NCAA adopts college basketball reforms for draft, recruiting

NCAA basketball changes: Undrafted players can return to school |

Statement from NCAA leaders on college basketball reforms

Among the most significant changes, stemming from the April recommendations made by the Condoleezza Rice-led commission, are the ability for "elite" high school recruits and college basketball players to be represented by agents, and for players to enter the NBA draft and then return to school, if they go undrafted.

The new rules also allow for more official visits beginning just prior to a high school player's junior year.

We remain committed to promoting fairness in college sports and creating an environment that will champion the success of student-athletes.

The NCAA on Wednesday announced sweeping changes regarding college basketball eligibility, agents and other reforms in response to both the FBI investigation into alleged college basketball corruption previous year and the April recommendations by the Commission on College Basketball.

The changes also allow high school athletes more time and latitude in committing to a college basketball team. College players would have to request an evaluation from the NBA Undergraduate Advisory Committee on their draft prospects. Athletes can also take five beyond October 15 after their high school graduation. "Elite" players that go undrafted must notify their athletic director about returning to school by 5 p.m. Monday following the draft.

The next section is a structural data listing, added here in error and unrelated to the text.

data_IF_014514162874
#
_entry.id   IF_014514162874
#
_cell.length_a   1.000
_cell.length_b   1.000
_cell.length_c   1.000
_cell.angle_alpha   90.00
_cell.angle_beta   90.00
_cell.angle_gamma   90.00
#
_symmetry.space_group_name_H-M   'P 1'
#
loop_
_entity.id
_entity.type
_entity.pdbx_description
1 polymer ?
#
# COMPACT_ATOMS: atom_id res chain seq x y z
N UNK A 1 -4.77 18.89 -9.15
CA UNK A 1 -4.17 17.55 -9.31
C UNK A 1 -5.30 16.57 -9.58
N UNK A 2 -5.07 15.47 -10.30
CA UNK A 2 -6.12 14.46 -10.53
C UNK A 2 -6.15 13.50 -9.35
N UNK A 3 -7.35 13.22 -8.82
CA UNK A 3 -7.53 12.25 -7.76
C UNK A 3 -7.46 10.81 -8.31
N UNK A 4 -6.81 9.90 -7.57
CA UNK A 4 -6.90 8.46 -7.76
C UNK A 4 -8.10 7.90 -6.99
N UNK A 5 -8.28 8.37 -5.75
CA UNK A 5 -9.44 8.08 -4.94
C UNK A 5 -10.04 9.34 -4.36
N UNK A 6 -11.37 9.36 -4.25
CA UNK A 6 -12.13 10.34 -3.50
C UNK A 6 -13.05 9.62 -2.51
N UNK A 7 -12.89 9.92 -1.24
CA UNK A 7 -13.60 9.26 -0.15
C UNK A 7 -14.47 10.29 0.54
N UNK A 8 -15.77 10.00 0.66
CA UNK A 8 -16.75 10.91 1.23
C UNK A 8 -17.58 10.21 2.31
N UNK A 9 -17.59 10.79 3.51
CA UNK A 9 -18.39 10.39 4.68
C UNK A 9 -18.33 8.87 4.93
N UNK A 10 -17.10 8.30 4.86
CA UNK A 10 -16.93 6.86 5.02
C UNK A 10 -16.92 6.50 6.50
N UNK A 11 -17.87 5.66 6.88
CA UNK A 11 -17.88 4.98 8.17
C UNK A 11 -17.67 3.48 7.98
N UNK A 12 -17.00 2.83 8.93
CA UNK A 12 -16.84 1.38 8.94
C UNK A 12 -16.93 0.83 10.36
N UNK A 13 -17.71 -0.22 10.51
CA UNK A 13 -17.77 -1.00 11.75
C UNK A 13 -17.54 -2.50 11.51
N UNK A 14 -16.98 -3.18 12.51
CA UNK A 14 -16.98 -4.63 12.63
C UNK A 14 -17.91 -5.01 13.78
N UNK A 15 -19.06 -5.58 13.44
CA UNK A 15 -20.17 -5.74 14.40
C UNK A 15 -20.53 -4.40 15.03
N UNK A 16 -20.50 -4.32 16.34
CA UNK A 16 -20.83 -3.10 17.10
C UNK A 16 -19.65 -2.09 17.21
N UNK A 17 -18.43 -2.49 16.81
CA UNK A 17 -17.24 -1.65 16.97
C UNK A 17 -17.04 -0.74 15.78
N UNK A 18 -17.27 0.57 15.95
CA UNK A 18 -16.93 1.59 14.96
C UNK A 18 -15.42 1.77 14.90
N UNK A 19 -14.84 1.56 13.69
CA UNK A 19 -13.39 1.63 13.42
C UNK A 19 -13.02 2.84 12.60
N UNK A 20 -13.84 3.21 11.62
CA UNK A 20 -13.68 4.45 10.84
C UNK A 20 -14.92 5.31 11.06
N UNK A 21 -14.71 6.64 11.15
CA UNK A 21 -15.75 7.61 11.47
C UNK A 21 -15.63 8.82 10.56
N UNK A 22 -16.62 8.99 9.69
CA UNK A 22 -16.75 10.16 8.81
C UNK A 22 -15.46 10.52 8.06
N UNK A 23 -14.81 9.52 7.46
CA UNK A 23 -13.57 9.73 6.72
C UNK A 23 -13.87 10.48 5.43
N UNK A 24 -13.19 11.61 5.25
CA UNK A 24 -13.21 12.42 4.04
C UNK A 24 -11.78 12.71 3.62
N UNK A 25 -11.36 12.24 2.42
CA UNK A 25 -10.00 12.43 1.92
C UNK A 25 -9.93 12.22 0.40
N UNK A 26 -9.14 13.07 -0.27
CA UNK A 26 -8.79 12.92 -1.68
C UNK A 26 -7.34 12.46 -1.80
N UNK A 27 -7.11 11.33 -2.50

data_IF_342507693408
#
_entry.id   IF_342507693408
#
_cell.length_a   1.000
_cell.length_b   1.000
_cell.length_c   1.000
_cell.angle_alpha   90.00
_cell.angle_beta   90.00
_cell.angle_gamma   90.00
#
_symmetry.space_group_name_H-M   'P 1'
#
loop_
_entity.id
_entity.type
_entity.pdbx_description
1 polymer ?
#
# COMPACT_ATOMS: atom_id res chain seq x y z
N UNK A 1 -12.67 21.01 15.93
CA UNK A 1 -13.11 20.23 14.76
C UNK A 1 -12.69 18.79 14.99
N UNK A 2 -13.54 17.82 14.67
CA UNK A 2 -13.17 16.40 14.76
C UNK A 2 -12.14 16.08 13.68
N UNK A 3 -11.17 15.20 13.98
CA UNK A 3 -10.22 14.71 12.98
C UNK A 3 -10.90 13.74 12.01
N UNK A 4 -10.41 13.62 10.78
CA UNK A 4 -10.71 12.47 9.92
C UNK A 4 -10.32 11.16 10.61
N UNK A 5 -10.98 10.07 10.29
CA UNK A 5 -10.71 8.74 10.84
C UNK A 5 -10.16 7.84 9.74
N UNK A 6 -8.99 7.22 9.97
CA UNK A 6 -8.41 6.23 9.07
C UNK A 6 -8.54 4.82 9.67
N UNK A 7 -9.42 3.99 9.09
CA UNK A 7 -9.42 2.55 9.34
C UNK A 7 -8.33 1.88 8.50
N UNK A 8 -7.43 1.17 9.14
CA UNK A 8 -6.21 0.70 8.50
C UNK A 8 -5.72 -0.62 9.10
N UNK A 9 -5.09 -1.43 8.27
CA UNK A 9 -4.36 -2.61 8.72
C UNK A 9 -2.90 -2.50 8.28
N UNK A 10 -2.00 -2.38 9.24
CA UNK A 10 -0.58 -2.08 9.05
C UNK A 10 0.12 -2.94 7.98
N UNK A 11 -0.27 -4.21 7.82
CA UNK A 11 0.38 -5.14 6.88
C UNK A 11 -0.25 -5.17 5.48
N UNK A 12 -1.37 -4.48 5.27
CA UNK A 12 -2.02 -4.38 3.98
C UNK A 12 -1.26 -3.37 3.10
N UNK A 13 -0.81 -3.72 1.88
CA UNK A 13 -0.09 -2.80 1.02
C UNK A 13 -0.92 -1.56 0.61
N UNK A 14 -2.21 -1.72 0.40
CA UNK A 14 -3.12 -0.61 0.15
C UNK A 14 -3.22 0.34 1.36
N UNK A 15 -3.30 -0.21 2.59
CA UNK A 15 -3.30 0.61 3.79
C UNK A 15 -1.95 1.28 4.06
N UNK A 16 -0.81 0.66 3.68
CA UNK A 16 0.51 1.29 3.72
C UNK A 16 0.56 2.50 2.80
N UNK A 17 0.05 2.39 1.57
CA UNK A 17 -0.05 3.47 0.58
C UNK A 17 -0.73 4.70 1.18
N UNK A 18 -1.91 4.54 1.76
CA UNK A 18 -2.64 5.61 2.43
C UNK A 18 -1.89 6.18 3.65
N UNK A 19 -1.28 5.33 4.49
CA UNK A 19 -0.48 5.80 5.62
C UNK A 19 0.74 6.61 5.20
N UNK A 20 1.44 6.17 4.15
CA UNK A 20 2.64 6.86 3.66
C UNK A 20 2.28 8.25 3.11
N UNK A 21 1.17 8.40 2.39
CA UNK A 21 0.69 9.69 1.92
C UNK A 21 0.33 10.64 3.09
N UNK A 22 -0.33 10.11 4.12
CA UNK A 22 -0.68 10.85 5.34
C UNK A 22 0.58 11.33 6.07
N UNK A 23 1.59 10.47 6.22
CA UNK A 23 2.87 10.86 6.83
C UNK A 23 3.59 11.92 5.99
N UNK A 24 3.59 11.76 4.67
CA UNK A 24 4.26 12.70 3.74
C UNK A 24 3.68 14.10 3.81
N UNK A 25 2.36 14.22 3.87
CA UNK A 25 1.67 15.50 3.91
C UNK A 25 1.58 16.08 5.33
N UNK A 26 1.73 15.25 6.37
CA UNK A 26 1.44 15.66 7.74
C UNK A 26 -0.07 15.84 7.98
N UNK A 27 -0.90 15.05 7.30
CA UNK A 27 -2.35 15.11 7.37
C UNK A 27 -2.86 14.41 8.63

The agents, who must be certified by the NCAA, can assist players in making informed decisions about turning pro, but can only be hired at the conclusion of a season and have no financial ties to the players aside from small travel and meal expenses related to the draft. The agent's work would stop if the player enrolls in or returns to college. The NCAA would establish a fund to help schools that financially would struggle to meet this requirement.

One other notable change specifies the appointment of two independent groups to oversee the investigation of cases defined as "complex".

The changes also allow the NCAA to accept during investigations outside information that has been "established by another administrative body or a commission authorized by a school".

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